‘I have never experienced such extreme temperatures; 45-48°C. We were filming people who were travelling for 20km from the refugee camps to the market to sell their goods, and we had to carry our heavy camera gear in that temperature. It was tough going. Roads around Lake Chad are nothing but desert track – just a tyre mark on soft deep sand. We really struggled to keep up with women carrying 15kg of goods on their heads, walking in their flip-flops on their way to the market.’

Q: Did making the journey itself enable you to fully grasp the scale of the problems there?
‘The problem is so complicated that even humanitarian workers spending years over there still struggle to comprehend it. In a nutshell: Lake Chad is a source of life for 30 million people. The convergence of high population growth, a low human development index and Boko Haram terrorists has had a devastating impact.’

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‘I couldn’t believe the level of under-development. It was like stepping into Africa 100 years ago. The modern world has not made it to the Lake Chad area yet. It’s still a very tribal place with enduring traditions.’

Q: What was the most hopeful thing you saw?
‘Dedicated people working for Oxfam. Lake Chad is not a place you can wander to on your own, even for someone with a high risk tolerance like me. Hence our movement was helped by humanitarians, especially Oxfam. They operate in places that no one else dares to go. I saw how selflessly they trained vulnerable people to cultivate crops for themselves, and how empowering it was for them.’

Q: And which person’s story affected you the most deeply?
‘I interviewed a woman who was a mother of five. Boko Haram came to their island and shot her husband and two of her sons right in front of her. In her humble little hut, one of her sons was lying down on the floor with foam constantly coming out of his mouth. She told me that he was traumatised when he saw his father and brothers shot dead in front of him. She still found the strength to carry on to provide for her other kids. I couldn’t stop crying when I saw that. It hit me badly.’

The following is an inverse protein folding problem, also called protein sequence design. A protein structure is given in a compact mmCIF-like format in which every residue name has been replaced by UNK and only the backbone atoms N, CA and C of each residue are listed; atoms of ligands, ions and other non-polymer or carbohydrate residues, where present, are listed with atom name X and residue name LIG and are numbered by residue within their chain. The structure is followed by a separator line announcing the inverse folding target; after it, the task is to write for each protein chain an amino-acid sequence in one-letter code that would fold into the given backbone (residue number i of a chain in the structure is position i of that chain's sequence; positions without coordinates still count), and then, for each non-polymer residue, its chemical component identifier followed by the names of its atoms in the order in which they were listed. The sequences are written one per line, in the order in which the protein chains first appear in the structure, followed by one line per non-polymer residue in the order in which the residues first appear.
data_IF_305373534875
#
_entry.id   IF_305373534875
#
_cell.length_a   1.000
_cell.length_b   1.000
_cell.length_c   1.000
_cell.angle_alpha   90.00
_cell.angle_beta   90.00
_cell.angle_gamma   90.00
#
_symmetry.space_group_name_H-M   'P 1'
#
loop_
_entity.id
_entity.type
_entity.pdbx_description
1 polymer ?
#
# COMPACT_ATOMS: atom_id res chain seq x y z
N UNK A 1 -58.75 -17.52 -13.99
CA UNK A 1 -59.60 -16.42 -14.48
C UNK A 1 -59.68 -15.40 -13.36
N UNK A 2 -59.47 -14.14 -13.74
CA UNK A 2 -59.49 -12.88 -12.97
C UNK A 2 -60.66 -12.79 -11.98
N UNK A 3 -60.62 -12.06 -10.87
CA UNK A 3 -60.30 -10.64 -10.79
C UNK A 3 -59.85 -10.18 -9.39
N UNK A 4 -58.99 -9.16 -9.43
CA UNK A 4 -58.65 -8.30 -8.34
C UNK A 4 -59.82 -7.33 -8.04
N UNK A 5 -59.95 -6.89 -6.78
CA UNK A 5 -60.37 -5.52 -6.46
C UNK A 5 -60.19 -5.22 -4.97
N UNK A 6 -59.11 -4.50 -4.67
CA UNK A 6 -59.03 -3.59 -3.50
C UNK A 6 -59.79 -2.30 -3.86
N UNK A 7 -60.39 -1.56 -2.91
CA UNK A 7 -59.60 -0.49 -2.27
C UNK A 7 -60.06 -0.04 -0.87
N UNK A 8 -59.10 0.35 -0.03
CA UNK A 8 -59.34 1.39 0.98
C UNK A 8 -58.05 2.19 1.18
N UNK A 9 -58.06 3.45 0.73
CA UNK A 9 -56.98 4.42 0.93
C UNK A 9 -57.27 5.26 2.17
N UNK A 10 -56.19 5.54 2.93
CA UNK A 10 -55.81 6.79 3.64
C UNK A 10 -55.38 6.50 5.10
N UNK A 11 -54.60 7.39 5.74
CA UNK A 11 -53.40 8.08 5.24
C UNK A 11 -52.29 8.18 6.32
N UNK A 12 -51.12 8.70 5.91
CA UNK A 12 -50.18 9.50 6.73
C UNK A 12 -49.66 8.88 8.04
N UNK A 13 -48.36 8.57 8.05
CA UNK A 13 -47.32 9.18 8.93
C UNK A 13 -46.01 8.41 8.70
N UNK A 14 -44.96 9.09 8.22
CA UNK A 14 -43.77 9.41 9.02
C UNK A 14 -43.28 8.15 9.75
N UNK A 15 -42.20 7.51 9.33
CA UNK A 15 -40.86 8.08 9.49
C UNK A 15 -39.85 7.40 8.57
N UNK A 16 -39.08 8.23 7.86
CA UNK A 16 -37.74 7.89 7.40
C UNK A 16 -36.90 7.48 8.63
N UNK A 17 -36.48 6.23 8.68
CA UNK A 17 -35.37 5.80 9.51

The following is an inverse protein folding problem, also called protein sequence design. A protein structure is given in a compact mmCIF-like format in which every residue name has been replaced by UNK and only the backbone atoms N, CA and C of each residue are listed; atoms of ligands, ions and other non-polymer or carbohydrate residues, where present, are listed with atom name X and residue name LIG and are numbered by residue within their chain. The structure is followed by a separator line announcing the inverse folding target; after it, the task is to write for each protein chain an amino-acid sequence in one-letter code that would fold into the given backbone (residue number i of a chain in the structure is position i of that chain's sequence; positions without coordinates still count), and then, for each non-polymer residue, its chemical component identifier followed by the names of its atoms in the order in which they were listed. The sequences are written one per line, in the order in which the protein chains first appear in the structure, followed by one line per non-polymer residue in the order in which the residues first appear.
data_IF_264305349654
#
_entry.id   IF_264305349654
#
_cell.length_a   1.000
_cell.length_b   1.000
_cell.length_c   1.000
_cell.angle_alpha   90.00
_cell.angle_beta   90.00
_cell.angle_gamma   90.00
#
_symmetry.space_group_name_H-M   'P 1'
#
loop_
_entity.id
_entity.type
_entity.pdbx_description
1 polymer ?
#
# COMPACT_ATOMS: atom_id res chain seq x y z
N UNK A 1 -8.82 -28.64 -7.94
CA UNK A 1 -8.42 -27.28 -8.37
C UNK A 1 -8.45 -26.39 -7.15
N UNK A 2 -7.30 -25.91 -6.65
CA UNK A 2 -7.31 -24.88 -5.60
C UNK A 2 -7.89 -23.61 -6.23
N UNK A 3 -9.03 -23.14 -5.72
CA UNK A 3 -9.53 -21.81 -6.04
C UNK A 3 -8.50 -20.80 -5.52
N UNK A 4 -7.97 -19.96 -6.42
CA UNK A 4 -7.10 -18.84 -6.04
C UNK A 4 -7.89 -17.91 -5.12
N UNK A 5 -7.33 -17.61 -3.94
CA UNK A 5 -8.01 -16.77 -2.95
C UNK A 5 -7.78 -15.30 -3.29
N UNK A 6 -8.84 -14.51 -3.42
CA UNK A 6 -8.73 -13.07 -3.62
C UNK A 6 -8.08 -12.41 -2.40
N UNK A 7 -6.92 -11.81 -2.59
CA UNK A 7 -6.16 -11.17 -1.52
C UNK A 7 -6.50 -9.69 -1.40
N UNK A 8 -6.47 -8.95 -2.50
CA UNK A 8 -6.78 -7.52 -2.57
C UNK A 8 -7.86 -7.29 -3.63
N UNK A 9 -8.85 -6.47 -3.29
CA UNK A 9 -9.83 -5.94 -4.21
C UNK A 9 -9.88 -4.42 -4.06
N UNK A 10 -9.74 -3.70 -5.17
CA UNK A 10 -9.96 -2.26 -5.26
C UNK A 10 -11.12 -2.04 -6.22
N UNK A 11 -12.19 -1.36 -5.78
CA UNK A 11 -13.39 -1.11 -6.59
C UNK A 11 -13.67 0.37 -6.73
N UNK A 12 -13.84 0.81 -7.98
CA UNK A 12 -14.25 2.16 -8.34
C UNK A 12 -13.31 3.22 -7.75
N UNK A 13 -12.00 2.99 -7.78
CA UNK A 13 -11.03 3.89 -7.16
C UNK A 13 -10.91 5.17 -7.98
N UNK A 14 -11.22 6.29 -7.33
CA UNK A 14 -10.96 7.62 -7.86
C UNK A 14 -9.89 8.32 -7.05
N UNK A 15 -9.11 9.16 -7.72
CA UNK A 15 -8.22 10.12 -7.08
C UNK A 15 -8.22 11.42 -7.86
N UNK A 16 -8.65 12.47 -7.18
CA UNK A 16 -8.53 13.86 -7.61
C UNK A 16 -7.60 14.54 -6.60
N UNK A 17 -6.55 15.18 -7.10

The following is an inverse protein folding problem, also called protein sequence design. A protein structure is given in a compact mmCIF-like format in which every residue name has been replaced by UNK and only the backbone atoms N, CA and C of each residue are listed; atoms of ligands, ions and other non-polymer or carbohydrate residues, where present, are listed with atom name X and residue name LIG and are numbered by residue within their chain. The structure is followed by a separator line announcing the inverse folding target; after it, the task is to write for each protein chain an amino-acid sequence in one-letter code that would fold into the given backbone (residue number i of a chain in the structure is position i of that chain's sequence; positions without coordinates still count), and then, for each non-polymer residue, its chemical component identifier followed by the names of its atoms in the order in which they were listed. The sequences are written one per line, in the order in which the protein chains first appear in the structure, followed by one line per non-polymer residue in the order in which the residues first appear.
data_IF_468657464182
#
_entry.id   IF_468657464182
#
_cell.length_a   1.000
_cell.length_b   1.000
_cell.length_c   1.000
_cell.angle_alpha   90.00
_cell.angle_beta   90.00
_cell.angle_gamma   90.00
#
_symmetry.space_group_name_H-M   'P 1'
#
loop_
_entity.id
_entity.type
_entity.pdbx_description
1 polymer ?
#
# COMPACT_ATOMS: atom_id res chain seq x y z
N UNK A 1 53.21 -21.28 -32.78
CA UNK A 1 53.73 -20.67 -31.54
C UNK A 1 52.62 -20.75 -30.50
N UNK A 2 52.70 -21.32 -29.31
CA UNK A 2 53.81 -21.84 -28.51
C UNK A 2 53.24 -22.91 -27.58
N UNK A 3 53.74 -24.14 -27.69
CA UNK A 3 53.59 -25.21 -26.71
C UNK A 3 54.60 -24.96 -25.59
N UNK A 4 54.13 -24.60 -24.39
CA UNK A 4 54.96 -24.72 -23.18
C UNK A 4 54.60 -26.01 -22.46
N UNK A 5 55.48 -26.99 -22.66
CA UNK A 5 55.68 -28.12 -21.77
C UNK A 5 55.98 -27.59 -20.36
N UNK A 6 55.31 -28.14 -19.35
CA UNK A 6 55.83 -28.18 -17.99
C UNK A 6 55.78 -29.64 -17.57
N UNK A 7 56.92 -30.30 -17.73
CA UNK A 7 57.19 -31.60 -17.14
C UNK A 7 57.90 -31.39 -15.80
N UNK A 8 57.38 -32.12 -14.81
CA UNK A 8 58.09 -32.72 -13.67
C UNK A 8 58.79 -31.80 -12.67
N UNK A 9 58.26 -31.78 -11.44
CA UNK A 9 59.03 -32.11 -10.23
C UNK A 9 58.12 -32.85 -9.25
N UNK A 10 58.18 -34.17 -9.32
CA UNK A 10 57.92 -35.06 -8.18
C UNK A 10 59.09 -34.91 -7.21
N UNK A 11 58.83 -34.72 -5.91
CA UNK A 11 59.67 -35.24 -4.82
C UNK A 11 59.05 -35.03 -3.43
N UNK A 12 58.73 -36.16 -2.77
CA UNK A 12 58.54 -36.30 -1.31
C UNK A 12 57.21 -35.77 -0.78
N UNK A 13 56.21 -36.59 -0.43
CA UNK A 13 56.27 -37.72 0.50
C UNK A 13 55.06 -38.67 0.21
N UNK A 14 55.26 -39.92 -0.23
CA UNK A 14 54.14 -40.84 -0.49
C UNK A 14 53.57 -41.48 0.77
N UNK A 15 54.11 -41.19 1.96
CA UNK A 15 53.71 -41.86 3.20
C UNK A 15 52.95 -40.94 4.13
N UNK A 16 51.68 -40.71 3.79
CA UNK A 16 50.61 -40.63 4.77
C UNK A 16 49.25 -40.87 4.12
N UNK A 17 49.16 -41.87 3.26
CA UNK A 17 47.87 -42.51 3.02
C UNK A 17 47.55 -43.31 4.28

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Q: Do you think that as the way people consume media changes, adventurers have a new role to tell meaningful stories such as this?
‘Absolutely. Adventurers are well positioned to share stories about people and places that hardly make it to the mainstream media. Certainly, as adventurers, we could do more by building a purpose into our adventures. It becomes a lot more rewarding. The more stories we share the better understanding we have for each other. We create bridges and, with them, we create a better world.’

Q: What would be your advice to other adventurers looking to tell a story?
‘Telling a story comes with a big responsibility. Whatever story you want to tell about people, places and issues has to be based on facts and unbiased. Understanding cultural dynamics is so important to tell the story in a non-judgmental way. Whenever I want to write about things I normally give it a couple of weeks after I come back, because it gives me time to put things into perspective. If you want to tell other people’s stories, you need to read and understand about them and accept their way of life. Remove your western hat, immerse yourself in their world and give yourself time to reflect.’

Find out more about Reza Pakravan and his filmmaking projects at Rezapakravan.com Follow him @RezaPakravan